Moveable rear wings are not needed and already dying

Posted on July 1, 2010


Proposals for the mad moveable rear wing appear to be struggling already, just days after being announced out of the blue.

Mercedes' engineer Jock Clear (R) has urged caution on any rule changes. Credit: Mercedes GP

At today’s F1 Fans’ Forum, McLaren principal Martin Whitmarsh said the option was still open to not use the devices at all, while engineer Jock Clear, of Mercedes, argued the sport has to be certain of the outcome before agreeing to the idea.

Essentially, the plan seems to be to put a version of McLaren’s F-Duct on all the cars, but restrict its use only to overtaking by giving cars behind a significant speed advantage. Together with the return of a standard KERS unit, it’s all supposed to ‘improve the show’ by giving overtaking cars big advantages.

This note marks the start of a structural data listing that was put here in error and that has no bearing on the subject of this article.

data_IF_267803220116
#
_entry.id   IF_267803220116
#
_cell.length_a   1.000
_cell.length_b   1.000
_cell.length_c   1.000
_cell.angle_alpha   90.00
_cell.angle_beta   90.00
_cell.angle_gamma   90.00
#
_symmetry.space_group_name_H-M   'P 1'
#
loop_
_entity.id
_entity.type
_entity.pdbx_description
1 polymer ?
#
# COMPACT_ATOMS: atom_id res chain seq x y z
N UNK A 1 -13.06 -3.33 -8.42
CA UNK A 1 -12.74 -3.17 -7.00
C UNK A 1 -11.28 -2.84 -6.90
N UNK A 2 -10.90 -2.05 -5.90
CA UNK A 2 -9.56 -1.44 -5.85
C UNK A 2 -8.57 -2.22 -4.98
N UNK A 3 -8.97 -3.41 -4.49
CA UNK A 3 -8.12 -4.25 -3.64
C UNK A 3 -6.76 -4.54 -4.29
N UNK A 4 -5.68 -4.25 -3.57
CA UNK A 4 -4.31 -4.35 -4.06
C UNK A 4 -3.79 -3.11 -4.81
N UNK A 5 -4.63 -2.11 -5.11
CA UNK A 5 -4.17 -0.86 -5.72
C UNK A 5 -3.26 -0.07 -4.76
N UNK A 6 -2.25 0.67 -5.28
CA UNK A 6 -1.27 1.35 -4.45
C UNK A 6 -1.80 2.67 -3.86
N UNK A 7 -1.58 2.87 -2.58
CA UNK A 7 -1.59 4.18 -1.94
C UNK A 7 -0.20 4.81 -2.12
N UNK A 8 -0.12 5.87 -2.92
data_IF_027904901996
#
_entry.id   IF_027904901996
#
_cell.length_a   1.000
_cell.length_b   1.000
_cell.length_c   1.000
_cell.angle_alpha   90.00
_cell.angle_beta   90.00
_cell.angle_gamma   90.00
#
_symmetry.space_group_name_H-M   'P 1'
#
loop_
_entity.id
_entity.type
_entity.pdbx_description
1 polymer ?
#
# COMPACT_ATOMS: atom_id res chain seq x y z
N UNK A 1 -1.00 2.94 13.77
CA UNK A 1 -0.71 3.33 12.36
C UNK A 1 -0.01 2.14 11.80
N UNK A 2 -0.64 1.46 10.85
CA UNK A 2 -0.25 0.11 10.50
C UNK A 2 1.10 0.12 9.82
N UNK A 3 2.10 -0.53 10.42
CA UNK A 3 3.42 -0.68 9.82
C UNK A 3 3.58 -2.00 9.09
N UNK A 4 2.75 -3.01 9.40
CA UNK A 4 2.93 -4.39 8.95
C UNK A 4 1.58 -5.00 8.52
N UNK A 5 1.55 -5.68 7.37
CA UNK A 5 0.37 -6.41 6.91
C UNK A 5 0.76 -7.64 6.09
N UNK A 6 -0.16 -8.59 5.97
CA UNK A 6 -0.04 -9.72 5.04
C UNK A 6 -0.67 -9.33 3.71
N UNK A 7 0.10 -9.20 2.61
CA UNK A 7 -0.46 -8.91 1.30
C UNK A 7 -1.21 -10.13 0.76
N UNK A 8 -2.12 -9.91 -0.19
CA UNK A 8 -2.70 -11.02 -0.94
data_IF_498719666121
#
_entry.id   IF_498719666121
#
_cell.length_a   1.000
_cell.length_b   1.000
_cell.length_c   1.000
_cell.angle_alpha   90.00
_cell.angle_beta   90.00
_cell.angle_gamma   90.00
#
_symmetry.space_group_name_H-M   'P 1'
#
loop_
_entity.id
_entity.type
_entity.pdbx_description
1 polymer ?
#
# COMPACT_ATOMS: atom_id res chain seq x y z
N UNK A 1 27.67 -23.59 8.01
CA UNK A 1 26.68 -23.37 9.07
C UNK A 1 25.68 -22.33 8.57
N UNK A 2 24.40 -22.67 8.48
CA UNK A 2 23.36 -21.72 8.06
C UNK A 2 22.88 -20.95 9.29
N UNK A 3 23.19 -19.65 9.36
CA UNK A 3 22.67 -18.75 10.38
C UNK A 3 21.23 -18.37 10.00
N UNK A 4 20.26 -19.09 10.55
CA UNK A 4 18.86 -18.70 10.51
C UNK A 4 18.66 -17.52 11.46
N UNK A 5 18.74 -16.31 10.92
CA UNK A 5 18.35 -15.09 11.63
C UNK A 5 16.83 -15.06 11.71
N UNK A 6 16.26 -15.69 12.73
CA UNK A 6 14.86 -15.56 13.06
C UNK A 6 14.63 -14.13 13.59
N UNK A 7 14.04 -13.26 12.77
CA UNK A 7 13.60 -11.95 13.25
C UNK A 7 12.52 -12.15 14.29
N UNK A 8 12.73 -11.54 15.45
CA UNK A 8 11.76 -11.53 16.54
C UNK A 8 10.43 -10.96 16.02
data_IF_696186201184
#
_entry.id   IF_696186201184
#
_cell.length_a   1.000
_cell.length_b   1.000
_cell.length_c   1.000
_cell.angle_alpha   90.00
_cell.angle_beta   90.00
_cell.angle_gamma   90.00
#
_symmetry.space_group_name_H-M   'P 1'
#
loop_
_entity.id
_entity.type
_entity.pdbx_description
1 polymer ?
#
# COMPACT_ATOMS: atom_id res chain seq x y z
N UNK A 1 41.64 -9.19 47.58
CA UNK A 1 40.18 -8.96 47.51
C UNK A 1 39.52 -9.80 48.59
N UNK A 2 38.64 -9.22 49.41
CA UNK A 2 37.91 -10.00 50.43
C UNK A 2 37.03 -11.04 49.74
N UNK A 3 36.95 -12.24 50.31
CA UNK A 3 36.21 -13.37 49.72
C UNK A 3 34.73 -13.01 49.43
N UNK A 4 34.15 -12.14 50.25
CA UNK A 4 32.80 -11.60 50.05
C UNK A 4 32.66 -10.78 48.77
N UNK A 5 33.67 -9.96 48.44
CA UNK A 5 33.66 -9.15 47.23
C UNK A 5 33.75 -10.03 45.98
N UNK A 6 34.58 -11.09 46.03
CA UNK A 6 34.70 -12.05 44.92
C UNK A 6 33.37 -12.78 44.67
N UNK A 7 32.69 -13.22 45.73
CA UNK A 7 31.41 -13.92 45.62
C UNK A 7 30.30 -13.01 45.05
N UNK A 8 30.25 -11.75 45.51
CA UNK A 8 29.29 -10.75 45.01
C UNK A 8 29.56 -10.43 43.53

All of which somewhat defeats the object of going motor racing. It’s not easy to overtake in Formula One and it’s not supposed to be. But we’ve already seen this season the top drivers can do it in the right conditions: on tracks where it is possible at all and, especially, when they are managing their tyres at all. That’s race craft, not the power of a magic button.

Next season, with double diffusers gone, Pirelli holding to their pledge to bring aggresive tyre choices to each race and careful modifications to the aero rules to ensure cars can run closer together, the teams and drivers will do the rest.

With little movement likely on the driver market, at least four teams could bring race winning cars to the grid in 2011 and all of them packed with top drivers. No need for magic buttons.

Posted in: Formula One, News